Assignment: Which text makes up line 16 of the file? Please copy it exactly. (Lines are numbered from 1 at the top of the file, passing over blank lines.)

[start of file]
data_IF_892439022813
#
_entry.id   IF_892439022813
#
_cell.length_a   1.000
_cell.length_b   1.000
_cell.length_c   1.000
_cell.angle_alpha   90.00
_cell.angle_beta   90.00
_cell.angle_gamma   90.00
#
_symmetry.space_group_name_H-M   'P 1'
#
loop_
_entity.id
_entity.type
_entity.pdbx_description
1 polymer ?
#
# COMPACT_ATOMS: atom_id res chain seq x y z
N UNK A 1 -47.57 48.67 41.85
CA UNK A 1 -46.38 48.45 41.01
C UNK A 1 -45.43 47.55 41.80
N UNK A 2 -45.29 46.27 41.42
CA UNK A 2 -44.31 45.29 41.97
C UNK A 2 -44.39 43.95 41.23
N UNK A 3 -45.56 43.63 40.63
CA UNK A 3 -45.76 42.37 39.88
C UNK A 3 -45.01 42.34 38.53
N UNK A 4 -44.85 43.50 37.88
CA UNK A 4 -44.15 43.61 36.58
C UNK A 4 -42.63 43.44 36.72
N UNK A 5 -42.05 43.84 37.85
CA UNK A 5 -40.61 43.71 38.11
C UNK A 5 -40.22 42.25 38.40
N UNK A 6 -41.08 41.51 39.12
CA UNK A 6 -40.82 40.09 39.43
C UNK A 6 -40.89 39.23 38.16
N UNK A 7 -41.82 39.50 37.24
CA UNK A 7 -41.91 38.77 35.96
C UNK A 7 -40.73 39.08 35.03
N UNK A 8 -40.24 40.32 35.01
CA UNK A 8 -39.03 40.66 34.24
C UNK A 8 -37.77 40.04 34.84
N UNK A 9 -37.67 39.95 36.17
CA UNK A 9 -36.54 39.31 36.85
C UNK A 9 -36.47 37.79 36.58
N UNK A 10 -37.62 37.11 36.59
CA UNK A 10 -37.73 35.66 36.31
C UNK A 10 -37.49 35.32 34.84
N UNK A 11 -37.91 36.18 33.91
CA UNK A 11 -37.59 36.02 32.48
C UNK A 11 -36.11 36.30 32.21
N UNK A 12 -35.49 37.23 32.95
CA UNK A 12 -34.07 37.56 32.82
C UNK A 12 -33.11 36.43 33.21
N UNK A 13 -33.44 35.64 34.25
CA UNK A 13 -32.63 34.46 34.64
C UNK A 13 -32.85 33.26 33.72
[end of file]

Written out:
_entity.type